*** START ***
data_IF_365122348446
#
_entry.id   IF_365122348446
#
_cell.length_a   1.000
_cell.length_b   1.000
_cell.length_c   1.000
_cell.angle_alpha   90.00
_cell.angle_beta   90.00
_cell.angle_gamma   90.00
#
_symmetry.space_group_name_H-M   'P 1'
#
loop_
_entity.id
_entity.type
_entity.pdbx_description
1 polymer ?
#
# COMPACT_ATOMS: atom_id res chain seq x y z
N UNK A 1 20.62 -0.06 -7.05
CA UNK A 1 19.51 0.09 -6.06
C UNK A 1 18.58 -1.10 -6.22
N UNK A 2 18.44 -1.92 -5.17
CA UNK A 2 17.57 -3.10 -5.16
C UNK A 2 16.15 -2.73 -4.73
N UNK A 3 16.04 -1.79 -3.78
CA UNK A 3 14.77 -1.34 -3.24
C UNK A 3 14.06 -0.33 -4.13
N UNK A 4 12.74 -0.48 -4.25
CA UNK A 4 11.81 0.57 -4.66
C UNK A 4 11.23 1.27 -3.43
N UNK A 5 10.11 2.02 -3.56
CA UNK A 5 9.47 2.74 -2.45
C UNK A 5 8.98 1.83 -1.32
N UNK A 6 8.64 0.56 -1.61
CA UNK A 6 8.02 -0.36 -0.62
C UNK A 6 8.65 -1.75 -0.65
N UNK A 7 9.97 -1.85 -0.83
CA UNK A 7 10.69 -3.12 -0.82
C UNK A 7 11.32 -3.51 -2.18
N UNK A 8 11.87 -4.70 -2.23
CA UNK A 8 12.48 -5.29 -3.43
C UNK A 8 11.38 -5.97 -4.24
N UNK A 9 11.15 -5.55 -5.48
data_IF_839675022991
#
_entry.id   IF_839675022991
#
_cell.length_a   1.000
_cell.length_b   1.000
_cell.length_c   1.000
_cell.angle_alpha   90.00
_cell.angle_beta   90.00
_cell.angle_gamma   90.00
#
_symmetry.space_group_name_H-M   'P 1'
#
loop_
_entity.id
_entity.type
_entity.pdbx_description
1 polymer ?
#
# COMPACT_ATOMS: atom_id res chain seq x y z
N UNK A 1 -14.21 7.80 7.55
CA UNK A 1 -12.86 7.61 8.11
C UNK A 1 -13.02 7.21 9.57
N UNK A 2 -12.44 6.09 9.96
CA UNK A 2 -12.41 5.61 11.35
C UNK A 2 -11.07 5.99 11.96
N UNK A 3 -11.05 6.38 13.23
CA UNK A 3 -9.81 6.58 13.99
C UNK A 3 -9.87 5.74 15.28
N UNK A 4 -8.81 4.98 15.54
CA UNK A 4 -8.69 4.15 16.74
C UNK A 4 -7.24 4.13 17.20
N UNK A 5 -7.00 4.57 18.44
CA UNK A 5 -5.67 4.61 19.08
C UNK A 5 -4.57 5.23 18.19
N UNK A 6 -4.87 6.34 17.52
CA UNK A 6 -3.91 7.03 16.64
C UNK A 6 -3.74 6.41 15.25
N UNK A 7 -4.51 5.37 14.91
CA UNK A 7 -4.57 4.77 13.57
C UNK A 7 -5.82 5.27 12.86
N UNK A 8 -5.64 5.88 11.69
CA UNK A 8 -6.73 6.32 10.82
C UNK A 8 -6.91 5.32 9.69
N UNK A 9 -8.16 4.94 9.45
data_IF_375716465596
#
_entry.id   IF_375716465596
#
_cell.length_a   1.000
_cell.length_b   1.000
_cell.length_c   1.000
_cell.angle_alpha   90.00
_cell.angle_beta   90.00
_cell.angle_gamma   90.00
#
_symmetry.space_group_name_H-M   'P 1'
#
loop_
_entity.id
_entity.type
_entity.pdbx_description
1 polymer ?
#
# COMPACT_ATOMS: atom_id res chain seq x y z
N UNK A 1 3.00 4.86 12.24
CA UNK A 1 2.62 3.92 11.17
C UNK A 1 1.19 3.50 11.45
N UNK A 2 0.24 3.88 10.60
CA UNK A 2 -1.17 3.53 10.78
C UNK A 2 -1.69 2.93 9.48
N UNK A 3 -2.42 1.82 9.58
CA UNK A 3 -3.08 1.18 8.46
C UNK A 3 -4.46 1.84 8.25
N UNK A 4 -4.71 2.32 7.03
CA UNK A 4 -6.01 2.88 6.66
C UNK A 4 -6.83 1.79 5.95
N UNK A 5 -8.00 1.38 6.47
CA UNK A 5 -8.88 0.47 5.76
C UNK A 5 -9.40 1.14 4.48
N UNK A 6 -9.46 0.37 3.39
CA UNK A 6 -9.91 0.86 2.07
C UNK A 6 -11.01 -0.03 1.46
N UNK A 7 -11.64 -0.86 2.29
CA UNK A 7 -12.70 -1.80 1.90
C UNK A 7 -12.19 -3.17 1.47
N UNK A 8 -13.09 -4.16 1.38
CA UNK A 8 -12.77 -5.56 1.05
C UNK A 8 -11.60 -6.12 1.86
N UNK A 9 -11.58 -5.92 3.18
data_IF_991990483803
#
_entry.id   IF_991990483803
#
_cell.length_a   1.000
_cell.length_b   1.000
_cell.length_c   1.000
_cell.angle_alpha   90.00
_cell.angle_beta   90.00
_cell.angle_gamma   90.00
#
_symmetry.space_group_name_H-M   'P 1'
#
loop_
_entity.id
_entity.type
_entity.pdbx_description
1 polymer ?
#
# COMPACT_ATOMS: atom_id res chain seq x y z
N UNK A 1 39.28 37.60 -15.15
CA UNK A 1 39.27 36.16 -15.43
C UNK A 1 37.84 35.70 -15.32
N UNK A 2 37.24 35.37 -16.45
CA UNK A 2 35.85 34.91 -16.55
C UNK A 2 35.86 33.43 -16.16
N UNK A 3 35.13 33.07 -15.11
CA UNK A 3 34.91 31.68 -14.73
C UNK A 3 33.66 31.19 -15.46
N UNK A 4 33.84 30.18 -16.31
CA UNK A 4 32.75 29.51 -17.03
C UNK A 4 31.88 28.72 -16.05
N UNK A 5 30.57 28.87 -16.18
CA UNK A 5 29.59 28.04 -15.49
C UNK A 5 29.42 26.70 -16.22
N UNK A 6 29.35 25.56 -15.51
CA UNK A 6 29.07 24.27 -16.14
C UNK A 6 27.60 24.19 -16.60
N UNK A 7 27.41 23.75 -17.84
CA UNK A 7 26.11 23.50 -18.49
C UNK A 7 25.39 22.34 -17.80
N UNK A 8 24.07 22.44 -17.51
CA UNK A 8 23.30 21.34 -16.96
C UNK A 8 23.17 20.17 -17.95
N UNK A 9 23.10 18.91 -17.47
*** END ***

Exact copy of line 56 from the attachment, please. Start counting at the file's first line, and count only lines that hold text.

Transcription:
#